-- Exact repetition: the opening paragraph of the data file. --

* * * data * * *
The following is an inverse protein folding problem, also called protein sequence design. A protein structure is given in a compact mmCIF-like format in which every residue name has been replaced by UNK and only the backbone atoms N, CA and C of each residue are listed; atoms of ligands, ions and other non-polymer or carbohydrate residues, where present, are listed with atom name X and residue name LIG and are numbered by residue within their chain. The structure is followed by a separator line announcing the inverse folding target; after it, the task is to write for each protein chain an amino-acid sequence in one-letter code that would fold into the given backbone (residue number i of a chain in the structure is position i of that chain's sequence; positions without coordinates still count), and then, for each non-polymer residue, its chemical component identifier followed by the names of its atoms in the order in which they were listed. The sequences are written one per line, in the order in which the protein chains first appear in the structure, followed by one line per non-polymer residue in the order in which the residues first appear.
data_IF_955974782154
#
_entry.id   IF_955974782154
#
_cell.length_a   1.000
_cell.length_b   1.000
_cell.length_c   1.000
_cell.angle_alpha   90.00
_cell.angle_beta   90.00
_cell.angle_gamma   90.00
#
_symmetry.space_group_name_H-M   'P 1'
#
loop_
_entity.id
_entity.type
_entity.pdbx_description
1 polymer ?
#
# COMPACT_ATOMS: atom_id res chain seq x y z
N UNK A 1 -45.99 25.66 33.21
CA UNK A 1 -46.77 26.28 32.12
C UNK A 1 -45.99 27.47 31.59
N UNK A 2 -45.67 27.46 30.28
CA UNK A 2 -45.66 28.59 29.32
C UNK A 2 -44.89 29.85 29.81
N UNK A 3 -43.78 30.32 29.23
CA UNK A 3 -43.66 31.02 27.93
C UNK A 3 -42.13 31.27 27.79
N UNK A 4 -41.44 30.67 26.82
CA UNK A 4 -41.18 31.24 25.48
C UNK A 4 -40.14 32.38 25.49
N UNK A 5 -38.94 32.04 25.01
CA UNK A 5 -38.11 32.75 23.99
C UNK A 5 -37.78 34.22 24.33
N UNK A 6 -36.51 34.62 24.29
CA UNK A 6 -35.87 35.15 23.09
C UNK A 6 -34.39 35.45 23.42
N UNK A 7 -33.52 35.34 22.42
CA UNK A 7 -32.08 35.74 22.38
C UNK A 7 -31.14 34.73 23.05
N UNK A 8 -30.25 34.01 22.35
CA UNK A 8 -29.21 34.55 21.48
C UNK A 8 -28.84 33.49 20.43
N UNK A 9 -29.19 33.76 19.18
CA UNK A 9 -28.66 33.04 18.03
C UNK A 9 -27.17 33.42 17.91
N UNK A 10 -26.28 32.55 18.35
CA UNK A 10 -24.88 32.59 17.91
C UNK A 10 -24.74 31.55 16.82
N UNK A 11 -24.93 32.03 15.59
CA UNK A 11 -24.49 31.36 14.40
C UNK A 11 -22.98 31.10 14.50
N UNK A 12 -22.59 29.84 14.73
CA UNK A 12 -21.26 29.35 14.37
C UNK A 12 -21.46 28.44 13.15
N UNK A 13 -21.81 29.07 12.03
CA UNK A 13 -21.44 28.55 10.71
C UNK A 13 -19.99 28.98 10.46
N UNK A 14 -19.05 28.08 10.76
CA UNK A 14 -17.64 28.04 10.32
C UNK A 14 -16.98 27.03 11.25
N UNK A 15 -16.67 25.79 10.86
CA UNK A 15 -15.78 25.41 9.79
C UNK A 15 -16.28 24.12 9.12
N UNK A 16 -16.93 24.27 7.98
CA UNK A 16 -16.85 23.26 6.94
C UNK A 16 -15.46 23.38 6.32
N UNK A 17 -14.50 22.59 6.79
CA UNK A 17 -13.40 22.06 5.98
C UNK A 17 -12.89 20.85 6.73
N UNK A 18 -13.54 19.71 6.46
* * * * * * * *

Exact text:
The following is an inverse protein folding problem, also called protein sequence design. A protein structure is given in a compact mmCIF-like format in which every residue name has been replaced by UNK and only the backbone atoms N, CA and C of each residue are listed; atoms of ligands, ions and other non-polymer or carbohydrate residues, where present, are listed with atom name X and residue name LIG and are numbered by residue within their chain. The structure is followed by a separator line announcing the inverse folding target; after it, the task is to write for each protein chain an amino-acid sequence in one-letter code that would fold into the given backbone (residue number i of a chain in the structure is position i of that chain's sequence; positions without coordinates still count), and then, for each non-polymer residue, its chemical component identifier followed by the names of its atoms in the order in which they were listed. The sequences are written one per line, in the order in which the protein chains first appear in the structure, followed by one line per non-polymer residue in the order in which the residues first appear.